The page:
The Dual Impact: Fishing Industry Support and Right Whale Conservation through Gear Lending

The Dual Impact: Fishing Industry Support and Right Whale Conservation through Gear Lending

The CanFish gear-lending program, instituted in 2022 with federal funding, emerged as a beacon of innovation, offering a lifeline to fishermen navigating the intricate challenges posed by fishery closures due to right whale sightings.

In the picturesque setting of Tingish Harbour, Alden Gaudet's extraordinary snow crab catch not only marked a successful day in the fishing industry but also unveiled a pivotal moment in the delicate balance between economic activities and environmental conservation. The CanFish gear-lending program, instituted in 2022 with federal funding, emerged as a beacon of innovation, offering a lifeline to fishermen navigating the intricate challenges posed by fishery closures due to right whale sightings.

The story unfolds against the backdrop of the Atlantic waters, where snow crabs thrive, and where Gaudet, a seasoned fisherman, found himself facing a fishery closure. The closure, triggered by the sighting of endangered right whales, brings to light the critical need for adaptive solutions in the fishing industry. In this context, the CanFish program stands out as a revolutionary initiative that addresses the financial constraints associated with adopting advanced ropeless gear.

Ropeless gear, a cutting-edge technology designed to eliminate the traditional buoy and line systems, represents a paradigm shift in sustainable fishing practices. However, the high costs and frequent innovations in this relatively new technology make it a challenge for individual fishers to embrace. CanFish steps into this gap, providing fishers with access to whale-safe ropeless gear, thereby promoting responsible fishing practices in areas frequented by right whales.

Beyond its role in facilitating gear access, CanFish serves as an advocate for the fishing community. Alden Gaudet's experience exemplifies the program's significance in allowing him to continue fishing despite the closure, thereby maintaining his livelihood and minimizing the environmental impact associated with extended travel distances.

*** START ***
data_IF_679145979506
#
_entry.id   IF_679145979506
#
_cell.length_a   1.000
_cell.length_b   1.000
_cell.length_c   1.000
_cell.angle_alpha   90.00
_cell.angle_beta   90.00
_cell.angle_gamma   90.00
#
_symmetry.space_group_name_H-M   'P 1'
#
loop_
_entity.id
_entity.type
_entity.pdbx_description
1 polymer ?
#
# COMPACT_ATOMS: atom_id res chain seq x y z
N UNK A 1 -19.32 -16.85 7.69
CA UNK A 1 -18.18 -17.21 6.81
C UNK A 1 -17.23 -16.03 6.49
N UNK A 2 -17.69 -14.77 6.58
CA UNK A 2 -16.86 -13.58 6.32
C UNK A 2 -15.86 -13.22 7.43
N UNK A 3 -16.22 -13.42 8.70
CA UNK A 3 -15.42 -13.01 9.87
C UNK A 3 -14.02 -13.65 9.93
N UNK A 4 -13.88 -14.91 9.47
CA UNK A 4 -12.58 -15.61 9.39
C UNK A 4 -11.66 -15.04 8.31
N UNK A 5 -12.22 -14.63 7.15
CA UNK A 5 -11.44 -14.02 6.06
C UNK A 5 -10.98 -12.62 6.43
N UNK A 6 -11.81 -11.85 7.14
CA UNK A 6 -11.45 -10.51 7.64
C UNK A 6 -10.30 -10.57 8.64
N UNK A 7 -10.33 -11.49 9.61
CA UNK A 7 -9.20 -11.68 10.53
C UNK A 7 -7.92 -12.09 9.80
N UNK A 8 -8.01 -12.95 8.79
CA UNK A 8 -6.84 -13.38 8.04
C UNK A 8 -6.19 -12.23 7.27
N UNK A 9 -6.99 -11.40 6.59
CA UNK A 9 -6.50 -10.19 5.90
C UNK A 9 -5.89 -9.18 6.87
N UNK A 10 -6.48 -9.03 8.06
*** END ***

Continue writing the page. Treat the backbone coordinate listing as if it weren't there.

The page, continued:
However, the CanFish program extends beyond merely providing gear. It actively engages with fishermen, offering support in navigating the complexities of obtaining specific permits required for using ropeless gear in closure areas. This comprehensive approach aligns seamlessly with the Canadian Wildlife Federation's broader initiatives around right whale detection and conservation, creating a holistic ecosystem for sustainable fishing.

The Department of Fisheries and Oceans Canada (DFO) underscores the collaborative spirit through the Whalesafe Gear Trials Results Symposium, emphasizing the importance of identifying the safest and most effective whale-safe gear options for each fishery. The declining population of right whales, facing threats such as entanglement and ship strikes, underscores the urgency of protective measures and the critical role played by initiatives like CanFish.

The historical struggles of right whales, stretching back centuries, are interconnected with the CanFish program's contemporary solution. By fostering collaboration between the fishing industry and conservation, CanFish becomes a tangible representation of hope for a harmonious coexistence with right whales.

In conclusion, the CanFish gear lending program stands not only as a practical solution but as a transformative force in the fishing industry. It cultivates collaboration, gathers valuable feedback, and transfers knowledge within the fishing community, creating a ripple effect that benefits both the industry and the conservation of right whales.

Source: Cloe Logan (Nov 28, 2023). How a gear lending program is helping the fishing industry and protecting right whales. Canada National Observer. https://www.nationalobserver.com/2023/11/28/news/how-gear-lending-program-helping-fishing-industry-right-whales

Picture: Snow crab fishers using whale-safe gear borrowed through CanFish. Photo by the Canadian Wildlife Federation